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Russell Hornsby: Seeker of Truth

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View Russell Hornsby's wedding photos

View his photos on the set of "Lincoln Heights"

Watch Hornsby in "Lincoln Heights"

Do Russell Hornsby a favor: Don't ever question his commitment to his craft or the Black community. Not only does the star of ABC Family’s "Lincoln Heights" pledge an allegiance to bringing positive portrayals of African-American life to the tube, but also through his work he has served as a bullhorn for some who might not otherwise have a forum to freely express themselves. As Eddie Sutton, the devoted husband, father, cop and lead character of the family drama “Lincoln Heights,” Hornsby has shown America the importance of the presence and strength of the Black family. ESSENCE.com picked the Oakland native’s brain and got his take on father-daughter relationships, why Black women are surprised he married a “chocolate” sister, and whether America is truly ready for a Black president.


ESSENCE.COM: “Lincoln Heights” returns for a third season with Eddie Sutton, the husband, father and police officer who has a strong bond with his daughter. What is the significance of such a series that portrays the Black father and his daughter’s close-knit relationship?
RUSSELL HORNSBY:
The most important is to focus on the father’s relationship with his family, which oftentimes is so disjointed and broken and Black fathers are rarely portrayed in the home. I hope that this show is setting a wonderful example for young Black women of what the possibilities are between a father and his daughter. If in some way Eddie Sutton serves as a surrogate for those young women who don’t have a relationship with their own fathers, then we’re doing a positive thing. I’m speaking for those two who can’t speak on a national scale. I’m telling their stories through Eddie Sutton. I’m telling the world that these people exist even though you walk by them every day. Those people matter—that’s what part of my job is. As an artist, I have to tell the truth because I’m a vessel and my hunger and passion to tell these stories can’t be stifled or else that’s what eats away at you.

ESSENCE.COM: So you and your cast have proven that the Black community does want to support positive shows such as yours. Did you ever doubt that the show would run this long?
HORNSBY:
Honestly, when the show first started I thought we were only going to be on for one season and be done. Although this is my fifth series, I’d never had two seasons of anything so I just didn’t have that kind of confidence at the time. I’ve been proven wrong because the network believes in us.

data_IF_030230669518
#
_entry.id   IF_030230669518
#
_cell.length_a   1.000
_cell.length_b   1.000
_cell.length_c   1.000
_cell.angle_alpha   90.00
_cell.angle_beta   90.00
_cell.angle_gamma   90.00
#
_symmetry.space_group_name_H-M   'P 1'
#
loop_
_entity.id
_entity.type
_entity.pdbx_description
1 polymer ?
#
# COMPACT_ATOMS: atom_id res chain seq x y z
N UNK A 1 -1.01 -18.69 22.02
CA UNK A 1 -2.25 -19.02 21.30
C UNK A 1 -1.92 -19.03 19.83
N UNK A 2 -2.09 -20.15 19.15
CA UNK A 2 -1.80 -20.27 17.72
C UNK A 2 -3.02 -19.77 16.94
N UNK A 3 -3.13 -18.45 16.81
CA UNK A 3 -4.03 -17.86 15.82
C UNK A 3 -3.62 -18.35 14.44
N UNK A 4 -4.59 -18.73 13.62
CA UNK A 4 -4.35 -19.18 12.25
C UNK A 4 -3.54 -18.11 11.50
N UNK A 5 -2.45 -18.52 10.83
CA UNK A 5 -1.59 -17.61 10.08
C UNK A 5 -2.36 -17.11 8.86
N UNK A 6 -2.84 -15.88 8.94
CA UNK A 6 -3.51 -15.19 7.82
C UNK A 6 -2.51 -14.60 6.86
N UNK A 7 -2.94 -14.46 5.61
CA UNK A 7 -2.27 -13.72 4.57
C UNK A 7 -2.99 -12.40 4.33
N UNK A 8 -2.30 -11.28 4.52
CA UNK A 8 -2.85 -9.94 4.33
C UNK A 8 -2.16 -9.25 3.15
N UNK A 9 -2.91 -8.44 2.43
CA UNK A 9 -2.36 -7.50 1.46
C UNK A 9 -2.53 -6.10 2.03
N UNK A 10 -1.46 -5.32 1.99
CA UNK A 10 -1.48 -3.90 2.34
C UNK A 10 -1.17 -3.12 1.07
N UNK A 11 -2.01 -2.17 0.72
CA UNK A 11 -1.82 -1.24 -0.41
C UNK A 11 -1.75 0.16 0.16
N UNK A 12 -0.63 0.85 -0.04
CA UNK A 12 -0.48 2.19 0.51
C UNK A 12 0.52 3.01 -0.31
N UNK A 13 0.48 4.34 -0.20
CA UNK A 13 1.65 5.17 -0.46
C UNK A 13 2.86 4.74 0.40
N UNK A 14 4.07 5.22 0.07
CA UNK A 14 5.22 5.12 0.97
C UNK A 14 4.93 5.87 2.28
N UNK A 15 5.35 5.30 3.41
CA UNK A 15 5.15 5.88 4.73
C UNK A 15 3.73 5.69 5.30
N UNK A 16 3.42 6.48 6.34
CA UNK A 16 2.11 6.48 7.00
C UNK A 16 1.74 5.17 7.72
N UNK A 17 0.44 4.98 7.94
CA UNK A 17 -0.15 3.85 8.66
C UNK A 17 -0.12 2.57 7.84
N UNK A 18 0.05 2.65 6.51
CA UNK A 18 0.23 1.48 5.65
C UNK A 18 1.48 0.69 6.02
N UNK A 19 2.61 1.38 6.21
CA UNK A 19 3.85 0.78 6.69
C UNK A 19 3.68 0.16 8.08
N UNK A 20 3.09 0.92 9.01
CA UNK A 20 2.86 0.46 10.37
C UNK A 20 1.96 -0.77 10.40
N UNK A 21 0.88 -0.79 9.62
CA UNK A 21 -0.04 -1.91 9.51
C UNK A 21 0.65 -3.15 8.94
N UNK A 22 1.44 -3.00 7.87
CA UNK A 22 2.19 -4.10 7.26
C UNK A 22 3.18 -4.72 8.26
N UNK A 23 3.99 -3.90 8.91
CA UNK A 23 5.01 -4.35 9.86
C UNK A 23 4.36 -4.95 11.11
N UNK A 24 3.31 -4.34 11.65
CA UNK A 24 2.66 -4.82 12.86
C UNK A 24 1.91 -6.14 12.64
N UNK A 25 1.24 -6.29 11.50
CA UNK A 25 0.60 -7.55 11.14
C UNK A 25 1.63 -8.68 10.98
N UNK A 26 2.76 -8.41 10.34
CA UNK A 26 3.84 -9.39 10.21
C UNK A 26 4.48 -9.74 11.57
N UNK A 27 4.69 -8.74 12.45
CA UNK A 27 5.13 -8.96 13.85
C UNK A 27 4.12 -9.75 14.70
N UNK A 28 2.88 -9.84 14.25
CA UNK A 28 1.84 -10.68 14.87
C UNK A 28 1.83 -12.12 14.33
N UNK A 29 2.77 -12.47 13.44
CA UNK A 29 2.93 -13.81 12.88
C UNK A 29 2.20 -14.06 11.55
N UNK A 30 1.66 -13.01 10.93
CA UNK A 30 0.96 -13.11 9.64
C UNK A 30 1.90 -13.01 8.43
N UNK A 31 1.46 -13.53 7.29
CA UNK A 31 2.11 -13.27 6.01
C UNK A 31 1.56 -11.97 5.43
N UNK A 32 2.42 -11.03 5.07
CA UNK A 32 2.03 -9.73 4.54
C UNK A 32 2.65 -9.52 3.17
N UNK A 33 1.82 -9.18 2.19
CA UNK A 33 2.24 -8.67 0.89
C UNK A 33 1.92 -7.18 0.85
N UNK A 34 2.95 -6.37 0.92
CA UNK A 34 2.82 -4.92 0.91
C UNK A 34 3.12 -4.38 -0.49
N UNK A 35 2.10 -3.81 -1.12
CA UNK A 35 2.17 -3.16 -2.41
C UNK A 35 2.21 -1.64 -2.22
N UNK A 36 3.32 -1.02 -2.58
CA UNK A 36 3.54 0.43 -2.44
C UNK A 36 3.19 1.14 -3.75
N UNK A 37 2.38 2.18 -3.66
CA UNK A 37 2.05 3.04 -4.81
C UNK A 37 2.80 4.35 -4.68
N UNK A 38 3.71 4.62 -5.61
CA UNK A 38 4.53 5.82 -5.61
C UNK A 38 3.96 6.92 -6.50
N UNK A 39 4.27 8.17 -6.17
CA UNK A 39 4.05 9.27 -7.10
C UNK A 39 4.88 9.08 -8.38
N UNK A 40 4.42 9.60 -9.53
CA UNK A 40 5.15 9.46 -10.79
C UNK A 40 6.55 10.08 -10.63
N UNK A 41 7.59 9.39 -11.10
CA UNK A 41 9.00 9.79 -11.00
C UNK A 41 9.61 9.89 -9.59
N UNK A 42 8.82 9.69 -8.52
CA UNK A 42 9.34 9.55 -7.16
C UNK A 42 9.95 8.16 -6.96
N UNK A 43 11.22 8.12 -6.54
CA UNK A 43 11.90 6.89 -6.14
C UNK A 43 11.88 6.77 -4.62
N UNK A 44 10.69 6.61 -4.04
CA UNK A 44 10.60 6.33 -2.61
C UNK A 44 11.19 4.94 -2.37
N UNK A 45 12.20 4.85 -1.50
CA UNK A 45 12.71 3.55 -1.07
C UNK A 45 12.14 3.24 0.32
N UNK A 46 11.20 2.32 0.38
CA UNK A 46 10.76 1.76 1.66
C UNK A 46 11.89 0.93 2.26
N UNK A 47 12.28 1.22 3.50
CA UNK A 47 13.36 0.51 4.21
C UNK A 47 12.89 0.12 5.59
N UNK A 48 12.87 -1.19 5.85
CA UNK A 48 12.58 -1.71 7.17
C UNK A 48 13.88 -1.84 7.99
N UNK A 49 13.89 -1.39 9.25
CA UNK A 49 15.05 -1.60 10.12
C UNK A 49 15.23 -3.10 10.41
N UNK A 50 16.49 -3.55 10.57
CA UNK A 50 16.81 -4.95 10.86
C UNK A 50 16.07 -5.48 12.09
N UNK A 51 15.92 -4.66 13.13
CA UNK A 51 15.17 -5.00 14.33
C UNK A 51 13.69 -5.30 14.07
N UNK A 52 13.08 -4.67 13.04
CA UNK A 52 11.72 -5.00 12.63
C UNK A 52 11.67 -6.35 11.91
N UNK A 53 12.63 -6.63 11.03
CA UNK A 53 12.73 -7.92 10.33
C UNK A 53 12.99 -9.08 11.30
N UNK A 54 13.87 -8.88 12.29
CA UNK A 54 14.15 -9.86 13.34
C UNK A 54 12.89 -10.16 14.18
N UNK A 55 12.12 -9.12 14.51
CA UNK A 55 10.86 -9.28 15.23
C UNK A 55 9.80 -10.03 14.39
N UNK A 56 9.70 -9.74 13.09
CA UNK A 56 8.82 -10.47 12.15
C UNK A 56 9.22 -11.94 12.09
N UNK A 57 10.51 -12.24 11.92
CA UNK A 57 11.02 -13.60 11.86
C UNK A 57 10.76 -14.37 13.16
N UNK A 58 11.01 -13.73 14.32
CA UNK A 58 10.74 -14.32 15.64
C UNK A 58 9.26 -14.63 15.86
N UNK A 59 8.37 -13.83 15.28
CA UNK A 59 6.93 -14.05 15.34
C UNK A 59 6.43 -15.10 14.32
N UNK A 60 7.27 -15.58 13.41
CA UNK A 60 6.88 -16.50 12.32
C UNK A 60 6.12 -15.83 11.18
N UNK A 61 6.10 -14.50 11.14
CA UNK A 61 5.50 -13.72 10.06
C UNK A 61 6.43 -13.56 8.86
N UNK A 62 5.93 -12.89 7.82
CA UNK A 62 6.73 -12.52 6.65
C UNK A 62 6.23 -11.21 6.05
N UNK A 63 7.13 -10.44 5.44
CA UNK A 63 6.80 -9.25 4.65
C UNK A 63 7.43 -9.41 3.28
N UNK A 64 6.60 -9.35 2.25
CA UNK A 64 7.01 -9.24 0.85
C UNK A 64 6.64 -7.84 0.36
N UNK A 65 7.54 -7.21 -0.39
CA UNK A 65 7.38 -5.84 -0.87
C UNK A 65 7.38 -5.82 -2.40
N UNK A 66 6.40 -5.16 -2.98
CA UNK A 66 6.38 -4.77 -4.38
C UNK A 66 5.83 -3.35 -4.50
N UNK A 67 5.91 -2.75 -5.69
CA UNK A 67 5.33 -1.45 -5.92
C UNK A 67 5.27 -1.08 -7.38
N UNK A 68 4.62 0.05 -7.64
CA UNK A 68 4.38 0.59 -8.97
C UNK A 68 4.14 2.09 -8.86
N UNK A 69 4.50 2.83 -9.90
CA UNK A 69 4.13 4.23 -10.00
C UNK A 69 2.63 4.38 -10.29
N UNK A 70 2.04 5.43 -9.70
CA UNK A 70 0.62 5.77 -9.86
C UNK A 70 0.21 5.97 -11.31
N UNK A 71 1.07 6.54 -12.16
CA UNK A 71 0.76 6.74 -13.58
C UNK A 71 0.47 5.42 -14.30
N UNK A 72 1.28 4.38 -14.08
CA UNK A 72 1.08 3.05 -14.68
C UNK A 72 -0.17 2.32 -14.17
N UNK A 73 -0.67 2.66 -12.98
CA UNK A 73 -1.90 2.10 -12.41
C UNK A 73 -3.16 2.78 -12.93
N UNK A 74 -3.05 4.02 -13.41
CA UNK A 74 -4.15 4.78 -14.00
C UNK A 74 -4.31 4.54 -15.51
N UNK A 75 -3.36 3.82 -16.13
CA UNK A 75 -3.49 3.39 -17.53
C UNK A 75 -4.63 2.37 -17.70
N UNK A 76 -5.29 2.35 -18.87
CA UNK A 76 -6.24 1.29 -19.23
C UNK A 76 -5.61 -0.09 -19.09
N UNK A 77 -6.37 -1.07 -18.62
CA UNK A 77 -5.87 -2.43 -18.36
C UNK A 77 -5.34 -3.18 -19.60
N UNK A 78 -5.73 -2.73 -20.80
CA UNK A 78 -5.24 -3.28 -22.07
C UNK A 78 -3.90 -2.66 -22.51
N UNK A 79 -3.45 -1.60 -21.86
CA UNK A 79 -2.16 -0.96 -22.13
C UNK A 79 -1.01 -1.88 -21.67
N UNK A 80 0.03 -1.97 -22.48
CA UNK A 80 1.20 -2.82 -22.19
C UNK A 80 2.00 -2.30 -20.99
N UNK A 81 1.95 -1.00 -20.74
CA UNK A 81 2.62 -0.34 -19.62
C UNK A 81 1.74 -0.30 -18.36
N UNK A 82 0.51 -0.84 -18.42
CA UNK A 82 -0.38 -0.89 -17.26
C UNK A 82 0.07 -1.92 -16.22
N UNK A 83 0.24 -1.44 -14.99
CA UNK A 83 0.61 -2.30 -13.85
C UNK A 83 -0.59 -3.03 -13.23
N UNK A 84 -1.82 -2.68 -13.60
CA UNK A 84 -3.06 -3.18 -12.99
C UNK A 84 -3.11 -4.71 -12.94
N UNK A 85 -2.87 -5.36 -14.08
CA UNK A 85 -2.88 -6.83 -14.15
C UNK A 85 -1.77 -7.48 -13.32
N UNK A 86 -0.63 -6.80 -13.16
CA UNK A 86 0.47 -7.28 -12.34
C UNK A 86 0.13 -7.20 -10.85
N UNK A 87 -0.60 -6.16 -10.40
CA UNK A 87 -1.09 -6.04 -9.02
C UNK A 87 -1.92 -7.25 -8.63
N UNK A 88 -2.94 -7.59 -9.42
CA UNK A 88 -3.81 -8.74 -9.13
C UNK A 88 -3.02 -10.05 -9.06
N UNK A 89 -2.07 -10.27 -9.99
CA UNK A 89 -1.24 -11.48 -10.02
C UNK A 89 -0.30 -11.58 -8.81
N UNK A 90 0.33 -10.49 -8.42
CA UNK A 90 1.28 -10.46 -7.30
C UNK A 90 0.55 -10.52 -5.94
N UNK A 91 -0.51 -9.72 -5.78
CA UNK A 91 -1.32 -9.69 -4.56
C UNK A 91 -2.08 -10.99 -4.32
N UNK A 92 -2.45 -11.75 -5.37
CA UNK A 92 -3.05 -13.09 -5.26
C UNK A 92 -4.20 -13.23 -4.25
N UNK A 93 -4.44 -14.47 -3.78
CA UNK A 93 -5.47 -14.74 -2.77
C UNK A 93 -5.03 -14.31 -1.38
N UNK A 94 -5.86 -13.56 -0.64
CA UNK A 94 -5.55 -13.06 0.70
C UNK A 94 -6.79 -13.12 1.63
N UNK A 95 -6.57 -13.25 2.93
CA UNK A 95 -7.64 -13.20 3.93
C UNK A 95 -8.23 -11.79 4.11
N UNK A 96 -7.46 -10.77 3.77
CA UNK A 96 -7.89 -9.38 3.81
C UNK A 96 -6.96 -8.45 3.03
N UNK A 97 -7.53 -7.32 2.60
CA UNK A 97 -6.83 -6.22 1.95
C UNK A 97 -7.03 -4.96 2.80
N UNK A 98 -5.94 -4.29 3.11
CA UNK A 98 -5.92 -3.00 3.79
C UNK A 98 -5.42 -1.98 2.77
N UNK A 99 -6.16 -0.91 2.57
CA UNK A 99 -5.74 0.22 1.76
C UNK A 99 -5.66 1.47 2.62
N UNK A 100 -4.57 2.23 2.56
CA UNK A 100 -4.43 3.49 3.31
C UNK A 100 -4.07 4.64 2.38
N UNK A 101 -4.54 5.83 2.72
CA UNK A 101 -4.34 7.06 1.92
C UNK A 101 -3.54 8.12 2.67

ESSENCE.COM: What do you believe is the biggest misconception folks have about you?
HORNSBY:
It’s interesting that you’d ask that. I don’t think Black people believe I am as soulful or conscious as I am because of my body of work, which has largely been mainstream television series. So I run into this sister and she asks if she can see my wedding photos and when I show them to her she says, “Oh she’s chocolate, you married a sister!” Initially, I laughed at her comment, but then when I really thought about it, it’s kind of tragic. What her comment says to me is that even my peers haven’t taken the time to get to know me, and that hurt me a little bit. I love Black women and I know I’m Black. I don’t walk around with the Black fist pumped, but I’m conscious and informed and I love my people so it pained me to have to hear that.

ESSENCE.COM: Once I overheard a Black man say Black women were no longer hot. What is that all about?
HORNSBY:
It’s simple: Black is going out of style because there ain’t no money in it anymore. We’re no longer exotic and new. Therefore, people have to associate themselves with other nationalities—be it Latin (and not to begrudge my Spanish brothers and sisters), Asian or whomever. In society’s eyes they’ve exploited us as much as they could. We’ve turned from human to a turnip and remember you can’t get blood from a turnip. Black folk have been bled dry, so they’ve moved on to the next folk that they can exploit.

ESSENCE.COM: Speaking of exploitation, how has having a Black man run for president impacted the country?
HORNSBY:
It’s polarizing the country in a lot of ways. The possibility of a Black president gives me a wonderful sense of pride. Although we still have a lot further to go, it shows that Obama is the right man for the job. He’s not in this position because he’s Black but because he’s the better man for the job. People are ready to get on board because of what he represents and his fresh new idea and that’s change. But is our country ready for that? I think the other countries are more ready for that than America. So many people have tried to make his campaign negative by saying he’s a rock star because he can draw [more than] 80,000 people in a stadium, or when he went to Germany and drew 200,000 people. It’s only negative if you ain’t got sh-- to say. But if McCain and Bush could only understand their hypocrisy when accusing Obama of being an elitist, when they both were marginal students at best. But because of their family’s legacy and wealth, they attended the best schools. On the other hand, Obama was raised by a single mom, attended Columbia and Harvard Universities, so you tell me who’s elitist? I really can’t stand it. It should be a no-brainer when you look at Obama’s agenda and what he represents. People can’t see straight because they are seeing the color of this man’s skin. If he were JFK revisited, it would be a slam dunk. He’s young, handsome and intelligent—everything that the “dominant” culture says he’s supposed to be. I want my brother to win because he speaks truth to power.

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